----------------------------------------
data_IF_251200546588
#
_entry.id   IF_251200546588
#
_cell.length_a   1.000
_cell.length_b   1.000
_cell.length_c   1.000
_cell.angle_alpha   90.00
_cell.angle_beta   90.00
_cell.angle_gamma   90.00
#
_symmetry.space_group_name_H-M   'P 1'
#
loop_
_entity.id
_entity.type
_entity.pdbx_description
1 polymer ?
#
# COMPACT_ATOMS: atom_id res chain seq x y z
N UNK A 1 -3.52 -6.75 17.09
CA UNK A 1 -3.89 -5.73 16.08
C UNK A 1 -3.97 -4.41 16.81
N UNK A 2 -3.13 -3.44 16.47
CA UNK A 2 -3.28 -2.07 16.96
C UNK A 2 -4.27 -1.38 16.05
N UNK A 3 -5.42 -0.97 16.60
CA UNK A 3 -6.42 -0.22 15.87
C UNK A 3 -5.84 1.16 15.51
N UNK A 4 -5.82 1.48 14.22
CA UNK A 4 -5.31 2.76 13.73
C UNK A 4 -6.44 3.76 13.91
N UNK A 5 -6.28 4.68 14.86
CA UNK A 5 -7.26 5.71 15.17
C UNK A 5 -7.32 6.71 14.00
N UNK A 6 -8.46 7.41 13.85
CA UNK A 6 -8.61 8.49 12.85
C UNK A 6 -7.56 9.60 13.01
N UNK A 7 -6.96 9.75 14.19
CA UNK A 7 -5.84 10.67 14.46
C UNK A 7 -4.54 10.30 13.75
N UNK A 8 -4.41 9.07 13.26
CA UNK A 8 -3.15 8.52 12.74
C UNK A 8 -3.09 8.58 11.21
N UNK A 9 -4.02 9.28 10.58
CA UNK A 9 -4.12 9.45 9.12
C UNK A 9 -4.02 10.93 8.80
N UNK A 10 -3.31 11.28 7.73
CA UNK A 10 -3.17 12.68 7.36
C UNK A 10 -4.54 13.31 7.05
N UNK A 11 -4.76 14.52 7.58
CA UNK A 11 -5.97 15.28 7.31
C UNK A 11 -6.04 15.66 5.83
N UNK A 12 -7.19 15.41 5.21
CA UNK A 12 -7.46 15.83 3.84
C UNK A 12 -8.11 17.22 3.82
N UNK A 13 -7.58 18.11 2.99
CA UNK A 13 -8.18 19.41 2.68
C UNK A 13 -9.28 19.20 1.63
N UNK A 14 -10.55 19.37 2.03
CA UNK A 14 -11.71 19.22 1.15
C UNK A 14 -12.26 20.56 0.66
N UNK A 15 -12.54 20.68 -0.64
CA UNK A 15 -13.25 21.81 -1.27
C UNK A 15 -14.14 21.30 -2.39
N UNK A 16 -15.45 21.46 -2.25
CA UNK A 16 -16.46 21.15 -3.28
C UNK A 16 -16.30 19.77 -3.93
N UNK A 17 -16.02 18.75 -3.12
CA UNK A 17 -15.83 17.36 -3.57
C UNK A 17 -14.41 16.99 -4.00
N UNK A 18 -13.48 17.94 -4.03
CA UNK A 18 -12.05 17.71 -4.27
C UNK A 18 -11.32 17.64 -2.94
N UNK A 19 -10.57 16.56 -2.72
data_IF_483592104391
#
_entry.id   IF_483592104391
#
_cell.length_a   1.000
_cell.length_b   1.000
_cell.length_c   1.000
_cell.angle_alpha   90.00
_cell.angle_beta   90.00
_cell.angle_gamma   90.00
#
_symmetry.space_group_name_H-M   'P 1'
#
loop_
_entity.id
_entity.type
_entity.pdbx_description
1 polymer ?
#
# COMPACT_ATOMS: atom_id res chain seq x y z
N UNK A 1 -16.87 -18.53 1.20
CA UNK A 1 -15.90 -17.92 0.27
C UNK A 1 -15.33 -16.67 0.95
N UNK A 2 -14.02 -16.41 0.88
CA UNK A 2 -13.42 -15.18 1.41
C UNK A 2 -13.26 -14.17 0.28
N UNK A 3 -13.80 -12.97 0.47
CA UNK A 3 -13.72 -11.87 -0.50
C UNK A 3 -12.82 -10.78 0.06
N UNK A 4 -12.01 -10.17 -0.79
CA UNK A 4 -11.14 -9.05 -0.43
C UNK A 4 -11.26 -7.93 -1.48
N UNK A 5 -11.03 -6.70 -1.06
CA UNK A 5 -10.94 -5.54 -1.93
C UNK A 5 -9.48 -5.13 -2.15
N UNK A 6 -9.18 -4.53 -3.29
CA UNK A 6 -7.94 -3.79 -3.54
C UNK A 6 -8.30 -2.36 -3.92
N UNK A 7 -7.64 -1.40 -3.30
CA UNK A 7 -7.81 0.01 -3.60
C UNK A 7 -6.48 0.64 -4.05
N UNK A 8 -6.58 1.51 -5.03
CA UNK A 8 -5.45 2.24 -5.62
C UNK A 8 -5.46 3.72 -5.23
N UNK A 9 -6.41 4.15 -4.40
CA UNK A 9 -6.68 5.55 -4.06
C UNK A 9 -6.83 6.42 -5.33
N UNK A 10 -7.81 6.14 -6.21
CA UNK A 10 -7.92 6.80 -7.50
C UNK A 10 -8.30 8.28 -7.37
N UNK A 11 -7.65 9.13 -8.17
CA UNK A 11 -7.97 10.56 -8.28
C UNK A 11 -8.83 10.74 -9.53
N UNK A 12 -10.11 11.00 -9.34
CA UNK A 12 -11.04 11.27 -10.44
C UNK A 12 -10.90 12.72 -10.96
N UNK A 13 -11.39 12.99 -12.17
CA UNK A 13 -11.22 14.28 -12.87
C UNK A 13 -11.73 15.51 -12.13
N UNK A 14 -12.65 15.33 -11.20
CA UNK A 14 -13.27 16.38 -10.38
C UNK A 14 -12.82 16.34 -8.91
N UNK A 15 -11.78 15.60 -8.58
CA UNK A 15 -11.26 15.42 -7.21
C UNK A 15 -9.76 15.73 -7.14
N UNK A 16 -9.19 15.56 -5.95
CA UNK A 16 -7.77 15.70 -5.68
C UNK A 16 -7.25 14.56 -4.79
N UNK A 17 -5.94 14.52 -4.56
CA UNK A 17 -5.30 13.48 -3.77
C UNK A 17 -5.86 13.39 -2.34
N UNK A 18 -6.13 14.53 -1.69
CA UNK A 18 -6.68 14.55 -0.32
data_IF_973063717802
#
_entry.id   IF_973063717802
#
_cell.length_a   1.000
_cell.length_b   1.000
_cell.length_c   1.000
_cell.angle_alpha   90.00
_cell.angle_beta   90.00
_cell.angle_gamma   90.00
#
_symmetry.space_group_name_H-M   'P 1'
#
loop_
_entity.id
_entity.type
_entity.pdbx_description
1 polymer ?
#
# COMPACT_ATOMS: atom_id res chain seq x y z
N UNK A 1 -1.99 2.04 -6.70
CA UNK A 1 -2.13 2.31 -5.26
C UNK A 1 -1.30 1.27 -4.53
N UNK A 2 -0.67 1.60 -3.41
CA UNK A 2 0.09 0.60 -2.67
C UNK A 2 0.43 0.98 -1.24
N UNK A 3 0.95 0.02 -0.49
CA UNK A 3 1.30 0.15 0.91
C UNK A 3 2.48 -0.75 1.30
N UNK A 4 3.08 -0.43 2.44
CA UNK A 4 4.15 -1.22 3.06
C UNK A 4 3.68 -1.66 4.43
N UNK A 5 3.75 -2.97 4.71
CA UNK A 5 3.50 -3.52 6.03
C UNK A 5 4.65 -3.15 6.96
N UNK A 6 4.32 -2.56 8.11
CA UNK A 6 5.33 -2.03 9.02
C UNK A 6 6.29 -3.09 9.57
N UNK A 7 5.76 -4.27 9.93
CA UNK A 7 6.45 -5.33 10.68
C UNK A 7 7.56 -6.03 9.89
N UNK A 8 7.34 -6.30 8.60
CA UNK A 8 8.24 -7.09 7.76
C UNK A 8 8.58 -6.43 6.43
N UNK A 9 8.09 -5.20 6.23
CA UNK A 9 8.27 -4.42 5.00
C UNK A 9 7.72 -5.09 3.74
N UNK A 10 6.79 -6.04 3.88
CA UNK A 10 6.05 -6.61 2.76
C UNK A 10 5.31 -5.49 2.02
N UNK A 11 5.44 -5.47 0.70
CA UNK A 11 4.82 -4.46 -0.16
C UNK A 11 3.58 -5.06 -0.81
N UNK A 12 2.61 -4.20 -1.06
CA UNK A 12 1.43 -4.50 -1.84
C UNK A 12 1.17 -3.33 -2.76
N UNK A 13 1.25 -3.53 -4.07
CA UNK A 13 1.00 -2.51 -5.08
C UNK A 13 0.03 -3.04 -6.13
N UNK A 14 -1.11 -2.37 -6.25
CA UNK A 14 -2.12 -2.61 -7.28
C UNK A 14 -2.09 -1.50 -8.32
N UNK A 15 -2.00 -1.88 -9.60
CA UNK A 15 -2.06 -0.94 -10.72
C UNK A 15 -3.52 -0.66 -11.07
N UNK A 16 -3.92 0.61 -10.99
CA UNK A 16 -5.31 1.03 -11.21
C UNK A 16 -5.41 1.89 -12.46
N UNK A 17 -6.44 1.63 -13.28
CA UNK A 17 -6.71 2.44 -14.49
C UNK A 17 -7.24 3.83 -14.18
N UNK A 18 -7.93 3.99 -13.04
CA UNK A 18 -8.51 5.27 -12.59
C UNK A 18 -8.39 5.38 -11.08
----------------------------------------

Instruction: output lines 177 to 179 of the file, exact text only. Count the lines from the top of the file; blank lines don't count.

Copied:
C UNK A 3 2.48 -0.75 1.30
N UNK A 4 3.08 -0.43 2.44
CA UNK A 4 4.15 -1.22 3.06